“There have been days when we’ve thought: ‘Oh my god, what’s happening?’” she says. “And it’s not so hard to imagine what those moments could be since they’re all over the news all the time. But there have been a lot of amazing moments too. Like when we met Aamir (Khan)!” The Bollywood heavyweight is one among a legion of her supporters, who strongly backed her after a controversial television interview this year. Says brand consultant Harish Bijoor, “Sunny Leone is the classic example of someone who is able to hold her own confidently and battle it out on issues consistently.”

Importantly, the misogynist hues of criticisms against her put Leone in a position she had found herself in before: At the centre of an impassioned gender debate.

It’s not a position she actively covets. “I just see myself as a girl who wants to work,” she shrugs. The same insouciance is on display when you ask her about the impact that fame has had on her. “I don’t know. I don’t see myself as a famous person,” she says. “I see myself as an awkward person in a big gigantic room with all these famous people, and I want to go into a corner and just drink a glass of wine.”

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Her admission, though, contrasts with the scale of her accomplishments. Leone may not see herself as a famous person, but she and her team realise fully well the financial potential of her extant fame.

“I’m a product of social media, I believe. That’s how I grew my fan base to what it was, and when we came here, I knew I had a following in India; I just didn’t know how far that reach would go.” Quite far, it has turned out. Just between Facebook, Twitter and Instagram, Leone has nearly 30 million followers.

Her online following lends itself to the gaming world, which Leone hasn’t shied away from. About a year ago, she struck a deal with Mumbai-based game developer, Gamiana, for a mobile card game called Teen Patti with Sunny Leone. “She is one of the few celebrities in Bollywood that I know of who’s been playing video games for years,” says Vishal Golia, co-founder and CEO of Gamiana.Not long before Leone and Weber first met Golia, the game Kim Kardashian: Hollywood had become a sensation, driven in part by Kardashian’s massive social media following. Gamiana, in collaboration with Leone, went on to build the game, which has been live for nearly a year now and is among the top 10 casino games on the Google Playstore in India.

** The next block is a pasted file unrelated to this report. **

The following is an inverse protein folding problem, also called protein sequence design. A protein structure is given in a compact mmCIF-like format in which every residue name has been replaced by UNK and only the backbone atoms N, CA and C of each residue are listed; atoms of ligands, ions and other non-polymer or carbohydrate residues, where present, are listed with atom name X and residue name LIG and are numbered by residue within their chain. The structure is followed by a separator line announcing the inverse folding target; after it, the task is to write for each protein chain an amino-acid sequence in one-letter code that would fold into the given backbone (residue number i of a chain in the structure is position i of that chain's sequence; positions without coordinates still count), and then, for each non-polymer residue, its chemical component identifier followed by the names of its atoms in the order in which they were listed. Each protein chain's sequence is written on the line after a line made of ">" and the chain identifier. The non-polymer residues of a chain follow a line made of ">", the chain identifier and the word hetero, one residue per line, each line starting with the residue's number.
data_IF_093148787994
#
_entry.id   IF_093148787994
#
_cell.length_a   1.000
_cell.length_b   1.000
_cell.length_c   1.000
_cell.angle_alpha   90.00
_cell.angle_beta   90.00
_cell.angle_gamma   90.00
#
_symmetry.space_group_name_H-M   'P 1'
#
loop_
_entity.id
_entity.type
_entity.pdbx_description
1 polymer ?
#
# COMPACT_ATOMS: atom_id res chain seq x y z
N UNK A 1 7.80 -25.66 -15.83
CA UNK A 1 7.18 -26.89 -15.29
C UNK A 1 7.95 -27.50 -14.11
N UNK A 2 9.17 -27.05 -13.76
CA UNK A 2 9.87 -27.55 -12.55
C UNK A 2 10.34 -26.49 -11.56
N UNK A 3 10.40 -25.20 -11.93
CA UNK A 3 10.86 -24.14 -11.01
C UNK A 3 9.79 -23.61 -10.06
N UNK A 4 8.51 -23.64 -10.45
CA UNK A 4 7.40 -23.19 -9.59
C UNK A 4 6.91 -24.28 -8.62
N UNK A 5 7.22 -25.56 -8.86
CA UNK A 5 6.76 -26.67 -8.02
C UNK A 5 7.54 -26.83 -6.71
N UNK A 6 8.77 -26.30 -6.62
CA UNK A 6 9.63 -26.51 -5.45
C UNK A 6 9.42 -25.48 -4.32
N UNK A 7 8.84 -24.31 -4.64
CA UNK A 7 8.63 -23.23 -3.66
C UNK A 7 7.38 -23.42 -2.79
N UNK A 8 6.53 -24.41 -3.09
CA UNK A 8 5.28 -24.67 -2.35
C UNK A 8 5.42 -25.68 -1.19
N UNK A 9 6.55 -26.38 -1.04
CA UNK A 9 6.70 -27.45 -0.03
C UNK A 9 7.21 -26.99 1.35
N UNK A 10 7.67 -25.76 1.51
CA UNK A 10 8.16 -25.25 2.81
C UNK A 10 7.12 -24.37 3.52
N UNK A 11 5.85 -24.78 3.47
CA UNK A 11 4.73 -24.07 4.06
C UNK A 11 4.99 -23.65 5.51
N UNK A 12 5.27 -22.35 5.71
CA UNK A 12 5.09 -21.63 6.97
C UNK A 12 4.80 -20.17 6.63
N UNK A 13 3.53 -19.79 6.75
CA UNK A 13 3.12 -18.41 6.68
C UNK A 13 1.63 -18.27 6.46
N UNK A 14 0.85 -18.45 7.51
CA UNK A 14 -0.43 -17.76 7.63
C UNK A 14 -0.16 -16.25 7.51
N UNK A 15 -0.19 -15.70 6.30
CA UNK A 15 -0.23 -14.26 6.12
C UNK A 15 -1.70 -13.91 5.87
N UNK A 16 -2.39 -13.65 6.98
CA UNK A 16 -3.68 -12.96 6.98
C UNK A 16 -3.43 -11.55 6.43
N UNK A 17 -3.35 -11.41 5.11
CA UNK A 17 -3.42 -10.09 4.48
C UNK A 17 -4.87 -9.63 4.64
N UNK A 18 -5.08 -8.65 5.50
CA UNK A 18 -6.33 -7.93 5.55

And while the structure of Leone’s company and brand is still taking shape, Bijoor believes they’re being built on a strong foundation. “There are persona-driven brands that have used controversy to establish themselves in India, but they haven’t clicked the way she has.” The key: “Her integrity and ability to stand up for what she thinks is right. Those are things that people look forward to.” He adds that the fact that Leone doesn’t apologise for her past helps. “Essentially, viewers and consumers live vicariously through their stars,” he says. “And when they’re honest about themselves, people love that.”

On the film front, Leone is now working on a movie called Tera Intezaar alongside Arbaaz Khan. Her underwhelming performances in the past have now led Leone to seek the assistance of an acting coach.

“I sit right in this corner every day for my acting workshops,” she says patting the seat next to her. She’ll also appear in a song in Shah Rukh Khan’s upcoming movie, Raees, and is working on another undisclosed project in the US.

Five years is a long time for someone who thought she was visiting India for a one-week engagement. And, in that time, not only has Leone changed, but she has also managed to alter both the industry and the country of her parents’ birth.

Her last few films may not have done well, but as Anupama Chopra puts it, “I really admire the machinery that she has created. And she’s done it in a very intelligent, systematic way, in an extremely conservative society that didn’t know what to do with her.”

The trouble with us, Chopra adds, is that we want to put her into a pigeon hole, which she just won’t fit into. “And that’s wonderful!”

(This story appears in the 06 January, 2017 issue of Forbes India. You can buy our tablet version from Magzter.com. To visit our Archives, click here.)